1. A commendable campaign, but I cannot feel that a plaque at the site, and all monies probably raised for the conservation project might be more worthwhile spent upon bursaries/funding for engineering apprenticeships, to allow another generation to find a path to success as did the great Sir William, who worked so hard to escape his humble origins, educate himself and build up his business through time; if they have the drive as did he. I realise that University students are already benefiting from his generosity, but some youngsters not wanting to take the academic route might also benefit in his memory if so arranged.

    • In our aim to save Seafield House we hope not only to prevent a magnificent building from being destroyed but also to retain a part of the legacy that Sir William Arrol left behind. Whilst I agree that funding for engineering apprenticeships is important, I think that there is also a place for spending money to save historic buildings for future generations to appreciate. Sir William Arrol had a large hand in the design of Seafield House and it stands as a testament to to his engineering prowess that the house has withstood fire and years of neglect. It also serves as an illustration of the life he came to achieve through his own hard work and of a story that is an inspiration to all who might dream of following that path to success.

  2. I would be devastated if Seafield House was demolished(God forbid) or left to rot.My father worked at The Arrol works in Dalmarnock from 1923-1939,he was so proud of the achievements of the company,he told me about walking across the Forth Rail Bridge where the Briggers had gone to build and paint the Bridge.Years later 2 of my daughters were treated at Seafield Children’s Hospital and my son was taken there when he died.It’s only recently that I have found out about the history of the Hospital and I’ll sign any petition to repair and reuse the historic building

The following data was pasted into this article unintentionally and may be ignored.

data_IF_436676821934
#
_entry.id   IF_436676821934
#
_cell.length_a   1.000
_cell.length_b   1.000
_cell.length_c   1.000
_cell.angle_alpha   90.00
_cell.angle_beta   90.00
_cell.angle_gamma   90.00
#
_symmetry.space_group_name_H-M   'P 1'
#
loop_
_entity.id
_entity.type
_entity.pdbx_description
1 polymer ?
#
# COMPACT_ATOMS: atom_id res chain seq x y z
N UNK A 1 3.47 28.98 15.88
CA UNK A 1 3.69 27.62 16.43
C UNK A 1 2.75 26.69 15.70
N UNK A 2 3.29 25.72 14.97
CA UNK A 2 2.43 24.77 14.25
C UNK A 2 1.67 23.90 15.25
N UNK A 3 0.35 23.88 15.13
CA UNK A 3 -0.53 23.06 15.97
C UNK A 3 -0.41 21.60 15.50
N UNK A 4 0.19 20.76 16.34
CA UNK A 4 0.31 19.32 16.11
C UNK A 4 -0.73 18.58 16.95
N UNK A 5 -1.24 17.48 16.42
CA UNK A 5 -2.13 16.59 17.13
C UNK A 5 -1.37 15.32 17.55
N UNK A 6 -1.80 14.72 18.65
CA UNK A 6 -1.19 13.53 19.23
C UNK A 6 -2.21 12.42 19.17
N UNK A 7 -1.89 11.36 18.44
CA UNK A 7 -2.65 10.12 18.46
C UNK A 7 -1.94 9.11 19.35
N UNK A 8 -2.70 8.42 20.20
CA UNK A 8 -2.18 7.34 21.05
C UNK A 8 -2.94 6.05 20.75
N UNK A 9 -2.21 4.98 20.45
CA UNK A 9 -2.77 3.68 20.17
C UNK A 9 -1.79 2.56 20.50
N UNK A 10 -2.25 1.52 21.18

• We totally agree with your sentiments Susan. The house is very special to a lot of people with it’s history of Arrol and as a Hospital. You are tied to the building both with your amazing family history in the Arrol works and with your children having been treated at the hospital and so your connection to the building is doubly strong.
      We are currently waiting for Econstruct Design and Build, the owner of Seafield House, to submit their application for the restoration and conversion of the house into flats. If that goes ahead then the house will be saved. Friends of Seafield House have been campaigning to secure the future of the building since 2012 when the council refused permission for demolition. Now 6 years down the line we are hoping that the house will finally be restored and converted in such a way as to honour its special history.
      You might be interested in our sister website https://sirwilliamarrol.wordpress.com which has a history of Sir William Arrol and the Company. Although the site mainly covers the period up to 1913 when Sir William Arrol died, we would be interested in any stories you have concerned with your father’s time working for the company.